THECHALLENGE: HR manager David has been informed that Alex is appealing
against his dismissal. Alex is alleging his manager, Tim, did not investigate
his case properly. Alex has threatened to go to an employment tribunal, if
necessary. But Tim reports Alex had been using his company credit card to buy
personal items and Alex has admitted this. What should David do?
The company must make sure it dismissed Alex for a fair reason (here,
misconduct, allegedly), and that it followed a fair procedure. It is also clear
from decisions such as Whitbread plc v Hall, 2001, IRLR 275 CA, that in a
misconduct case an employment tribunal may still analyse the procedure even in
cases where the misconduct has been admitted.
On the facts of that case, although Mr Hall admitted financial
irregularities, the dismissal was unfair because despite being within the
reasonable range of responses for that offence, the disciplinary process was
fundamentally flawed. In particular, the same individual had carried out the
investigation into the misconduct and conducted the disciplinary hearing.
The company also needs reasonable grounds for its belief that the employee
has committed the misconduct. It must, therefore, investigate. If an employee
admits he has committed the misconduct, there is nothing to be served in carrying
out further investigation (Boys and Girls Welfare Society v McDonalds, 1996,
IRLR 129). However, it is crucial to be clear about the extent of that
It is tempting, especially where financial irregularities are admitted, for
the employer to treat that as gross misconduct but the recent EAT case of OHR v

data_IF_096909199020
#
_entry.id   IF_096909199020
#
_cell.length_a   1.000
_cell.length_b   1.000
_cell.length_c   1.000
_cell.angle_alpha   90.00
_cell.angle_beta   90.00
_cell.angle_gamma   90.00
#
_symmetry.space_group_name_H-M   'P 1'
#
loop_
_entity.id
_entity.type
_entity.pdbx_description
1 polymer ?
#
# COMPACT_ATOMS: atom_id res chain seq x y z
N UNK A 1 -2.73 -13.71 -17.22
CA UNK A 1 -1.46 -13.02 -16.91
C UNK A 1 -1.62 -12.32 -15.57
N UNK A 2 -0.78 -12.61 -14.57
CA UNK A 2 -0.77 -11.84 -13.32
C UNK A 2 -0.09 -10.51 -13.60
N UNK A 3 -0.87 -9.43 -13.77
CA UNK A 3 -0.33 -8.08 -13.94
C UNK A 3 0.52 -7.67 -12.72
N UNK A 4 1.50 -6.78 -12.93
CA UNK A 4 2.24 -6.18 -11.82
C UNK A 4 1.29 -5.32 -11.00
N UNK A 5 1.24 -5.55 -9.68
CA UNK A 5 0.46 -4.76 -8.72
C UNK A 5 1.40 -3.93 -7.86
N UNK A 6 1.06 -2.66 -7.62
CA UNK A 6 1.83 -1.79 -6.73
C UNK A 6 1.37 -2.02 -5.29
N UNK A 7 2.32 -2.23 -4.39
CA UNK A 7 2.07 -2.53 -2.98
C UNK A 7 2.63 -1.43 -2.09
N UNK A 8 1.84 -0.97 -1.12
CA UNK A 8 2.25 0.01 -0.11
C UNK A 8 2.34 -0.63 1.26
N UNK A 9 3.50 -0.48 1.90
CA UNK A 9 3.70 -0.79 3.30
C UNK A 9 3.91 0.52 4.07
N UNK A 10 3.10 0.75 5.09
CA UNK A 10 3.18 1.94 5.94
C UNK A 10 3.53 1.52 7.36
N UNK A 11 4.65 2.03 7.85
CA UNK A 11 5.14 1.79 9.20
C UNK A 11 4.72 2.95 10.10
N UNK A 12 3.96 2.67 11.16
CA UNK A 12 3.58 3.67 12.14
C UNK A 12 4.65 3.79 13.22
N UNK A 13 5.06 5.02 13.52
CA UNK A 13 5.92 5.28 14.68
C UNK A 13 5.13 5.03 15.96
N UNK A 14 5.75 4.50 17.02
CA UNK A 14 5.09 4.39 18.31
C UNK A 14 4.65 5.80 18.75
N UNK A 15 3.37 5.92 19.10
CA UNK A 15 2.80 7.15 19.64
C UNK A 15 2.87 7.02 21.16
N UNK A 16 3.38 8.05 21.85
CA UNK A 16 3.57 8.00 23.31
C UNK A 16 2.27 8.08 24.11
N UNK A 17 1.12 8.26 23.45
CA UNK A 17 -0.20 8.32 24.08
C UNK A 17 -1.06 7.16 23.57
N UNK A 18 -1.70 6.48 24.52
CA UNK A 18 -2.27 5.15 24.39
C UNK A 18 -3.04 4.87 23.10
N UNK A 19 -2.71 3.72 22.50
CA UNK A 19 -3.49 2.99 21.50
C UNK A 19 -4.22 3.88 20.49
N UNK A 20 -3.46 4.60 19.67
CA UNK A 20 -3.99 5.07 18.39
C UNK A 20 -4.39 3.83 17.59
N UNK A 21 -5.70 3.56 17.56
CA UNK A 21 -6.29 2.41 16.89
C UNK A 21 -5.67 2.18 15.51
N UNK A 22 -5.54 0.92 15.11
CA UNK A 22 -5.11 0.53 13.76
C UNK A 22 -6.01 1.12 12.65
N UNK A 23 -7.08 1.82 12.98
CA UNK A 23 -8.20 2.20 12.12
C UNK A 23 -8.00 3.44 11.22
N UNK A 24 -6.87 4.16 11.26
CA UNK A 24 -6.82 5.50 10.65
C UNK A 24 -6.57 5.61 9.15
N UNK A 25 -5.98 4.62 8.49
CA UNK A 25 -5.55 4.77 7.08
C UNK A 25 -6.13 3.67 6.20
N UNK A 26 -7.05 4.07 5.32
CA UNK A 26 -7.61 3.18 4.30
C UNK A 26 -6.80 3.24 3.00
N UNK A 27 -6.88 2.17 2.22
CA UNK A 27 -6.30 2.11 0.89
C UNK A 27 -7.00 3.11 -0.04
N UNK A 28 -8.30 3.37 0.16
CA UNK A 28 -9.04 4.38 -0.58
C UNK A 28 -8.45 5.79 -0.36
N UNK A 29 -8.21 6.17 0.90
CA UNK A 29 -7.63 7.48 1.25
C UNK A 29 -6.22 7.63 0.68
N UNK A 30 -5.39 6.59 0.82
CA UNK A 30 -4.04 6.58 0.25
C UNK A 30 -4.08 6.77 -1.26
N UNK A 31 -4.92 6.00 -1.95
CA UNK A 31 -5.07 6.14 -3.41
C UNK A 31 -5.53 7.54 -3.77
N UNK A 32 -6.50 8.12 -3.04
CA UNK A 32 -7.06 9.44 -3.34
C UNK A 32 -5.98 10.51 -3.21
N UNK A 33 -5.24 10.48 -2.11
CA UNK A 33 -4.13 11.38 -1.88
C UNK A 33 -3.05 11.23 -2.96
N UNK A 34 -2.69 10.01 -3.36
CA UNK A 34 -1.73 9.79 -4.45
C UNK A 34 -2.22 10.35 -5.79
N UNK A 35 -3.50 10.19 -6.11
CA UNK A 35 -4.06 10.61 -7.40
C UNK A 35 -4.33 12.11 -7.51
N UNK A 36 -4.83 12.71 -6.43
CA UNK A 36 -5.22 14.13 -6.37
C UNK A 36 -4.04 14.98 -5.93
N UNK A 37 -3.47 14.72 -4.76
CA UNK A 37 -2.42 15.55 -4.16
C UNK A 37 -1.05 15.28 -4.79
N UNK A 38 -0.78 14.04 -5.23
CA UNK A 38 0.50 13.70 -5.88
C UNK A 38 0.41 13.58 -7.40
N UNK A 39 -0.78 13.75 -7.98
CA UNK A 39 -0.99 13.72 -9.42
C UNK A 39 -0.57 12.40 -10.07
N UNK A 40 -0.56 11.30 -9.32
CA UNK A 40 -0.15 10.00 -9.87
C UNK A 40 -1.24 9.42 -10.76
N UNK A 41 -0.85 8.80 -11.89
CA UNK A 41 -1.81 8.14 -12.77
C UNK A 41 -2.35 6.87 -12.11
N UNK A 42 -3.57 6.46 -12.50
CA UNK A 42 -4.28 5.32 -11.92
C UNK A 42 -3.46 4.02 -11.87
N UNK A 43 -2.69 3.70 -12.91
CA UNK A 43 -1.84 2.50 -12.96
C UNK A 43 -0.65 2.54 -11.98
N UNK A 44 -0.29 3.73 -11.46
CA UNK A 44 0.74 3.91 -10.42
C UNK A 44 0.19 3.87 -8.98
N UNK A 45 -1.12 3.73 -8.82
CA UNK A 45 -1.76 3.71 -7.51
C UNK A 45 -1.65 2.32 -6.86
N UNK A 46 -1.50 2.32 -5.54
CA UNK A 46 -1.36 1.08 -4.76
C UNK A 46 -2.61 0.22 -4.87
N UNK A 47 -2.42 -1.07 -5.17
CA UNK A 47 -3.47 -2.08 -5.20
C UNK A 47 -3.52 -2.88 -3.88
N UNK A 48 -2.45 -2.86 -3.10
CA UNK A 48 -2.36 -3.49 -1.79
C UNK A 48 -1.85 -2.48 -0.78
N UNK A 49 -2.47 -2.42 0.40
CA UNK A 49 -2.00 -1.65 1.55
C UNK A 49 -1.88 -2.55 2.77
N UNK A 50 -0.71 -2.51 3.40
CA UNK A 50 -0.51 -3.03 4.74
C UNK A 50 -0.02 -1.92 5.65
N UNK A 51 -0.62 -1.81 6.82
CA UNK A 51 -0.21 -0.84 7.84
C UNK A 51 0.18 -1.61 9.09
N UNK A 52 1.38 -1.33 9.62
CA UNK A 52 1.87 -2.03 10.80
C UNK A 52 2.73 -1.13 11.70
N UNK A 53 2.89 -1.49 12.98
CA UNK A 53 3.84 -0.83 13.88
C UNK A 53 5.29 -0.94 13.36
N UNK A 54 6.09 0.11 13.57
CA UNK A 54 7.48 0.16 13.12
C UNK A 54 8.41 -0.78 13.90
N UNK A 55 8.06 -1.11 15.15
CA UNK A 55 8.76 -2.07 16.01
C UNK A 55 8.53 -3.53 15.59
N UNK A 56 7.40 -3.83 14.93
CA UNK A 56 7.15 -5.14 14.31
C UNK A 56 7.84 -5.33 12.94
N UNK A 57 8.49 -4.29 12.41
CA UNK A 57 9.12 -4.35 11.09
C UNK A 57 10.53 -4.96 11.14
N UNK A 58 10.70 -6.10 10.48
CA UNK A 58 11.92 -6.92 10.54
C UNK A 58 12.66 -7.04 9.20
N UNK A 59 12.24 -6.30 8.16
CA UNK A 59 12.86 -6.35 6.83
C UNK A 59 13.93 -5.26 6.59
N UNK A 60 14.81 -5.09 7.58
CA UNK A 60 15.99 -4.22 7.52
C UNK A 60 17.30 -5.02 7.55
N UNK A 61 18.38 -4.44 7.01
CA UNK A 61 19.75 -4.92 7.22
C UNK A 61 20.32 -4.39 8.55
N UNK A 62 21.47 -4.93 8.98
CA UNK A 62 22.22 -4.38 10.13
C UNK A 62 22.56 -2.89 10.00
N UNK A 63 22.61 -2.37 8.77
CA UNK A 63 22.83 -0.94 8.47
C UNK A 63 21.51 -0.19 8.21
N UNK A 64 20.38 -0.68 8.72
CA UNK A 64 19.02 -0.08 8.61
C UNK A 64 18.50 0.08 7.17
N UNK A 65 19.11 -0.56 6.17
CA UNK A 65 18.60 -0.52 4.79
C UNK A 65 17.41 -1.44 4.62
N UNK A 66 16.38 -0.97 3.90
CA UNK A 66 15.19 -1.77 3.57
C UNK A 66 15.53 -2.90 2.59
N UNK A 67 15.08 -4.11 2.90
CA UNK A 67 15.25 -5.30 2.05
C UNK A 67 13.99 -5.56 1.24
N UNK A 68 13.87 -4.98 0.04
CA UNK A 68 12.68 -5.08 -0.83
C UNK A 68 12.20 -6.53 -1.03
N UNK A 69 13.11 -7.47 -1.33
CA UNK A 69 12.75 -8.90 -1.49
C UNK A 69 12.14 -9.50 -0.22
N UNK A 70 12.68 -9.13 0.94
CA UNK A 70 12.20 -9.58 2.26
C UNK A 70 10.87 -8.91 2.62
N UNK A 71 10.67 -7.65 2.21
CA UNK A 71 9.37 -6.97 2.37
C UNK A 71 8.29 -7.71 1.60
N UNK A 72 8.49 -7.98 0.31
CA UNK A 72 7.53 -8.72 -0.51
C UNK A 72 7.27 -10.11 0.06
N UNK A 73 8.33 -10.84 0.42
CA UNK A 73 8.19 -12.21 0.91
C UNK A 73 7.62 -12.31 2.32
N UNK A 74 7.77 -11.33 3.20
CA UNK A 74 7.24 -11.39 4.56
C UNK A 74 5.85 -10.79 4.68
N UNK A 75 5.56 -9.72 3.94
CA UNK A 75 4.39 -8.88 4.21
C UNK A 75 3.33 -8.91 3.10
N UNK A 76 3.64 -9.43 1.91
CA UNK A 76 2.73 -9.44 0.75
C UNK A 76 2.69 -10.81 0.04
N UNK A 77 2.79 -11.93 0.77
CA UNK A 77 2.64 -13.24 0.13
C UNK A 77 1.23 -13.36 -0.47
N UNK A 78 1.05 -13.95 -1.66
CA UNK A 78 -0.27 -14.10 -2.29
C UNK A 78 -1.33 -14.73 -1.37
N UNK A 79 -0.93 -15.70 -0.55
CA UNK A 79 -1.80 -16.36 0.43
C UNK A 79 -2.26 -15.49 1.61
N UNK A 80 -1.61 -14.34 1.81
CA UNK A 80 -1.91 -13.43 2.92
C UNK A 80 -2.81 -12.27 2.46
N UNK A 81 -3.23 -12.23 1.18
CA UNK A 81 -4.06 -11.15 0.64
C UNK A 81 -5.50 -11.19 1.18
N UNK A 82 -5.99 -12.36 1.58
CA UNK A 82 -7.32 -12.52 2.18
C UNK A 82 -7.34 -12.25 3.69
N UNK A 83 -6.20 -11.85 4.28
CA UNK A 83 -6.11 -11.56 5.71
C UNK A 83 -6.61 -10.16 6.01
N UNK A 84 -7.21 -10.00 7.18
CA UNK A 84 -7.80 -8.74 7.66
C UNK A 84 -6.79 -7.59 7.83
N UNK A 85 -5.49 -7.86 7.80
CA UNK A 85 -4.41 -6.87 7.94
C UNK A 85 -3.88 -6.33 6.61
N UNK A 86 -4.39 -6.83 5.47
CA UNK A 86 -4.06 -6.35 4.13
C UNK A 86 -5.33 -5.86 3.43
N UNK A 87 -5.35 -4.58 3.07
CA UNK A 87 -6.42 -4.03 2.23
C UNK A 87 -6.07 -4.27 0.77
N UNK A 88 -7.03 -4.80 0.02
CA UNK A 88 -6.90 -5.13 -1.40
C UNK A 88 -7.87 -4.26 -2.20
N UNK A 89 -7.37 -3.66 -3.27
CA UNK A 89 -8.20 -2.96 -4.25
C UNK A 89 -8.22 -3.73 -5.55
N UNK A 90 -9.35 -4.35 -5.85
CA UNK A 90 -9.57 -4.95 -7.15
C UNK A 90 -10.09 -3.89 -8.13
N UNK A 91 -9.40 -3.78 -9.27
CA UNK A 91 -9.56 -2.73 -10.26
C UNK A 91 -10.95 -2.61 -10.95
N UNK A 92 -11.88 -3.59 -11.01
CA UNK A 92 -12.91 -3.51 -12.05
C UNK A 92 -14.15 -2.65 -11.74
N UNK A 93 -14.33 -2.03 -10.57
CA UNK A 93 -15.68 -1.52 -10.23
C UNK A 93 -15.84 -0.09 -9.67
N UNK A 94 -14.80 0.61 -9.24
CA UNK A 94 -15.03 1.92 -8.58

Possante EAT/0905/00, illustrates the dangers in this.
Here, Possante was a restaurant manager at a hotel. He was dismissed after a
stocktake showed a drop in the normal levels of wine held in the cellar. The
wine had been sold and he admitted that the proceeds had gone into his personal
However, Possante appealed and his previous manager at OHR gave evidence
that they had agreed to replenish the stock by selling the wine and buying
replacement bottles from the bar at retail prices. The money was resting in his
account because of problems with the hotel safe.
The tribunal had found that OHR had made no effort to fully investigate the
circumstances, as it believed Possante’s admissions meant no further enquiry
was necessary. The EAT agreed. The procedure used by Possante may not have been
in accordance with OHR’s policies but a proper investigation would have showed
there was no dishonesty.
If there are problems in the procedure that has been followed, it is
possible for the appeal to cure those defects if it is a comprehensive
re-hearing, rather than just a review of the initial decision (Byrne v BOC Ltd,
1992, IRLR 505).
The employer must investigate how the matter has been dealt with so far. It
should have been handled in accordance with the company’s disciplinary
procedures. It needs to ask if there was a proper investigation. Did the
employee’s manager conduct the investigation? If so, there will be problems as
in the Whitbread case (above). It is, however, possible for a full appeal heard
by a more senior manager who has had no previous involvement, to cure this
defect if handled properly.
The employer should also look at the company’s policies on expenses and use
of credit cards. If Alex has not followed it, the employer needs to find out if
there is a reasonable explanation why. If Alex has admitted using the credit
card for personal items, but that he intended to repay the money on the basis
that this is a practice that has been condoned by management before, it will
not be possible for the company to treat that as an admission of gross
The company should consider refresher training for managers involved in
disciplinary issues. Further, if it is clear company policy on credit card use
is not being adhered to, the message of policy compliance must be reinforced
Staff also need to be clearly informed that departures from the policy will
no longer be acceptable. If the company wishes to be in a position to take
action against misuse of company property, it will have to show that employees
knew what was expected of them and that it has acted consistently.
By Sarah Lamont, partner at Bevan Ashford